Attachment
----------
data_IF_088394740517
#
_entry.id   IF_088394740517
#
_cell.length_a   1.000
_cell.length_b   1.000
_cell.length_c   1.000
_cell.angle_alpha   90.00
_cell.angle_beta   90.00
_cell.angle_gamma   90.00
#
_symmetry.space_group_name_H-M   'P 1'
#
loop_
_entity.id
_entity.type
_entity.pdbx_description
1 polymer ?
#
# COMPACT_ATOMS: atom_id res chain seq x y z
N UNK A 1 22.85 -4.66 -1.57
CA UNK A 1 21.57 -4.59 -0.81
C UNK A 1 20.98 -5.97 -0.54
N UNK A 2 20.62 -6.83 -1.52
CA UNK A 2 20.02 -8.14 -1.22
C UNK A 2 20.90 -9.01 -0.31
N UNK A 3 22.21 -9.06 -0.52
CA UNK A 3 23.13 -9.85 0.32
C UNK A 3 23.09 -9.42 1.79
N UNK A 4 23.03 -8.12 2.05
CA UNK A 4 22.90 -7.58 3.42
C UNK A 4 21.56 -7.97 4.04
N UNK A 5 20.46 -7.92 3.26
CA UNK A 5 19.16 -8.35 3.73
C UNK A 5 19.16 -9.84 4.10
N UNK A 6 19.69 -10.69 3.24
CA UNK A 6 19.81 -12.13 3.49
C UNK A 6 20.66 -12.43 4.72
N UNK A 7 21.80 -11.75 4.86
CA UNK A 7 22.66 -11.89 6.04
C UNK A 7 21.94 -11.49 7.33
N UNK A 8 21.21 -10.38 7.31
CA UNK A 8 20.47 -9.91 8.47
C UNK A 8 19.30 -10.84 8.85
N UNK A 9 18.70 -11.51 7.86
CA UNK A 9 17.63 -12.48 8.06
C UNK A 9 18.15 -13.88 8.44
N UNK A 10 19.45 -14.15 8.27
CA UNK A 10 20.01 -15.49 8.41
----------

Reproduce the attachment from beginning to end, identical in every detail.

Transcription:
data_IF_088394740517
#
_entry.id   IF_088394740517
#
_cell.length_a   1.000
_cell.length_b   1.000
_cell.length_c   1.000
_cell.angle_alpha   90.00
_cell.angle_beta   90.00
_cell.angle_gamma   90.00
#
_symmetry.space_group_name_H-M   'P 1'
#
loop_
_entity.id
_entity.type
_entity.pdbx_description
1 polymer ?
#
# COMPACT_ATOMS: atom_id res chain seq x y z
N UNK A 1 22.85 -4.66 -1.57
CA UNK A 1 21.57 -4.59 -0.81
C UNK A 1 20.98 -5.97 -0.54
N UNK A 2 20.62 -6.83 -1.52
CA UNK A 2 20.02 -8.14 -1.22
C UNK A 2 20.90 -9.01 -0.31
N UNK A 3 22.21 -9.06 -0.52
CA UNK A 3 23.13 -9.85 0.32
C UNK A 3 23.09 -9.42 1.79
N UNK A 4 23.03 -8.12 2.05
CA UNK A 4 22.90 -7.58 3.42
C UNK A 4 21.56 -7.97 4.04
N UNK A 5 20.46 -7.92 3.26
CA UNK A 5 19.16 -8.35 3.73
C UNK A 5 19.16 -9.84 4.10
N UNK A 6 19.69 -10.69 3.24
CA UNK A 6 19.81 -12.13 3.49
C UNK A 6 20.66 -12.43 4.72
N UNK A 7 21.80 -11.75 4.86
CA UNK A 7 22.66 -11.89 6.04
C UNK A 7 21.94 -11.49 7.33
N UNK A 8 21.21 -10.38 7.31
CA UNK A 8 20.47 -9.91 8.47
C UNK A 8 19.30 -10.84 8.85
N UNK A 9 18.70 -11.51 7.86
CA UNK A 9 17.63 -12.48 8.06
C UNK A 9 18.15 -13.88 8.44
N UNK A 10 19.45 -14.15 8.27
CA UNK A 10 20.01 -15.49 8.41